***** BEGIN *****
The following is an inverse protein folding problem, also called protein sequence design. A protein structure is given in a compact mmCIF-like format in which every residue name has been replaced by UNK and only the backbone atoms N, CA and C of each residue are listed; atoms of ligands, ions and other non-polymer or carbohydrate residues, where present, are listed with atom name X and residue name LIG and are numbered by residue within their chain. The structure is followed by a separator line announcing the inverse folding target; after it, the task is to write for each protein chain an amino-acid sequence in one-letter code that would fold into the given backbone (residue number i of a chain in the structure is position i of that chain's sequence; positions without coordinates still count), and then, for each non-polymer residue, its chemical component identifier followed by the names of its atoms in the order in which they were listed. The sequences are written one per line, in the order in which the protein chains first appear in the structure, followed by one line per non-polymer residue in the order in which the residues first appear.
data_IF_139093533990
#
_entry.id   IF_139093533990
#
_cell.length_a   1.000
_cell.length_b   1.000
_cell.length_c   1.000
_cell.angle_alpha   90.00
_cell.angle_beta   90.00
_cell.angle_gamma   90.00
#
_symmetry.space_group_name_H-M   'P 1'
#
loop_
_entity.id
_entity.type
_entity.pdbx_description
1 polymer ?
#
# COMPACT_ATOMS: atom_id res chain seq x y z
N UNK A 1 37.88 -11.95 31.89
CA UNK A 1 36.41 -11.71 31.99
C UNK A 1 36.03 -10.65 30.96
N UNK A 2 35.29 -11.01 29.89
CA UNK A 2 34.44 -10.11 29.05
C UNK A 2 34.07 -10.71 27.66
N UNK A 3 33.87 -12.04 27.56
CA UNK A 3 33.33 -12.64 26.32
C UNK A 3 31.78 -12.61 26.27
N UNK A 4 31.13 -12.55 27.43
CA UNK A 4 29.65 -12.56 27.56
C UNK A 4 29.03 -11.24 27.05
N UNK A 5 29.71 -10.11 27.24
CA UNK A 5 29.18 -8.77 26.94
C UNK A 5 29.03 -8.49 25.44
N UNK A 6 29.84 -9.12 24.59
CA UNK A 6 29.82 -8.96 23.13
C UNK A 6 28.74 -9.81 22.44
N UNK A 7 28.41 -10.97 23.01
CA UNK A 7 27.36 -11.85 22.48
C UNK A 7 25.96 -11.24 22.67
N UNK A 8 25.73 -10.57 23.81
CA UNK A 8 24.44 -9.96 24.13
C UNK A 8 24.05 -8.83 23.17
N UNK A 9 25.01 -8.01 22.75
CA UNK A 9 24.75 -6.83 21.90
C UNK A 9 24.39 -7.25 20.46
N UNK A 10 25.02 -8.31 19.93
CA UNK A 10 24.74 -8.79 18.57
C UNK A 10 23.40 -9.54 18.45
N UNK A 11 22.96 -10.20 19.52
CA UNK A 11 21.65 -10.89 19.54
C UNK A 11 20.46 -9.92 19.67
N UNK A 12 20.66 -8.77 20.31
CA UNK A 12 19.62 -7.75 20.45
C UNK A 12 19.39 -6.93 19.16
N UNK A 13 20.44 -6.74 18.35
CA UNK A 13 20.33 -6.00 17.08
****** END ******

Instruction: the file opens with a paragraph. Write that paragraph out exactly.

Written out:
The following is an inverse protein folding problem, also called protein sequence design. A protein structure is given in a compact mmCIF-like format in which every residue name has been replaced by UNK and only the backbone atoms N, CA and C of each residue are listed; atoms of ligands, ions and other non-polymer or carbohydrate residues, where present, are listed with atom name X and residue name LIG and are numbered by residue within their chain. The structure is followed by a separator line announcing the inverse folding target; after it, the task is to write for each protein chain an amino-acid sequence in one-letter code that would fold into the given backbone (residue number i of a chain in the structure is position i of that chain's sequence; positions without coordinates still count), and then, for each non-polymer residue, its chemical component identifier followed by the names of its atoms in the order in which they were listed. The sequences are written one per line, in the order in which the protein chains first appear in the structure, followed by one line per non-polymer residue in the order in which the residues first appear.